6. Prevents Diarrhea
Zinc deficiency is related to chronic digestive problems and diarrheal diseases, so zinc supplementation has been shown to be effective in both prophylaxis and as an acute diarrhea remedy.
7. Increases Fertility
Studies show that zinc plays an important role in fertility, especially modulating serum testosterone levels in men. Dietary zinc restriction and deficiency in normal young men is associated with a significant decrease in serum testosterone concentrations, which can negatively impact fertility and lower libido.
In one study by the Department of Internal Medicine at Wayne University, after 20 weeks of zinc restriction, giving patients zinc supplementation effectively increased serum testosterone in the majority of men.
Zinc also impacts women’s fertility since adequate levels of zinc are needed during the growth process of the female’s eggs, otherwise eggs cannot properly mature and ovulation suffer.
8. Aids in Nutrient Absorption and Digestion
Zinc affects protein synthesis and is required by the body to use amino acids from foods. It’s also involved in the breakdown of carbohydrates from foods, which are one of the main sources of energy for the body. For this reason, deficiency in zinc can cause low energy levels and contribute to adrenal or chronic fatigue, whereas consuming enough zinc benefits ongoing energy and a healthy metabolism.
9. Supports Liver Health
Supplementing with zinc is shown to reduce the incidence of infection and correlated with lower levels of liver damage. Zinc can help with a liver cleanse to reduce inflammation in the liver, reduces free radical damage, helps with nutrient absorption and allows for proper waste elimination.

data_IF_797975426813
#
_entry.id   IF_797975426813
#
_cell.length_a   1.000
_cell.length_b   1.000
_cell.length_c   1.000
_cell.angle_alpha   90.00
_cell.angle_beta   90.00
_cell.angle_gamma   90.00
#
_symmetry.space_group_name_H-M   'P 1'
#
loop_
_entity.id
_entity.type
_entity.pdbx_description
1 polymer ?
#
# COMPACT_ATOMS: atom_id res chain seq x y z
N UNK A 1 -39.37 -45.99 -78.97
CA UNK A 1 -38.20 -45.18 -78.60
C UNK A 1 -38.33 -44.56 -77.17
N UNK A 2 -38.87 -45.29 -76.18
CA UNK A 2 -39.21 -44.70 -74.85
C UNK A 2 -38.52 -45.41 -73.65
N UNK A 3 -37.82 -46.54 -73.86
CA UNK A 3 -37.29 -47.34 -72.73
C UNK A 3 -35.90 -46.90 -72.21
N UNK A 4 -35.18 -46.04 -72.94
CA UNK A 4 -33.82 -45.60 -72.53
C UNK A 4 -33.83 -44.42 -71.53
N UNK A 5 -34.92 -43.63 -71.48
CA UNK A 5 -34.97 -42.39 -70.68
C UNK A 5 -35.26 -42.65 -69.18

10. Helps with Muscle Growth and Repair
Zinc plays a crucial role in cell division and cell growth, so zinc benefits muscle repairment and growth by making it possible for the body to heal itself and maintain strength in the muscular and skeletal systems. Zinc also helps with the release of testosterone, growth hormone and insulin-like growth factor-1 (IGF-1), all of which build muscle mass and a healthy metabolism.
Zinc benefits muscle mass because it helps increase the amount of testosterone the body is able to produce following exercise — especially weight-training and HIIT workouts (high intensity interval training) — because it enhances the conversion rate of androstenedione to testosterone.
Top Food Sources of Zinc
High-protein foods contain the highest amounts of naturally occurring zinc. Here are the top 12 food sources of zinc, although keep in mind the absorption rate of zinc is best from foods that don’t contain any nutrients, which are usually animal-based as opposed to plant-based (percentages below are based on the average adult women’s RDI of 8 milligrams/day):
- Lamb (8) — 3 ounces: 2.9 milligrams (35 percent DV)
- Grass-fed Beef (9) — 3 ounces: 2.6 milligrams (32 percent DV)
- Chickpeas (Garbanzo beans) (10) — 1 cup cooked: 2.5 milligrams (31 percent DV)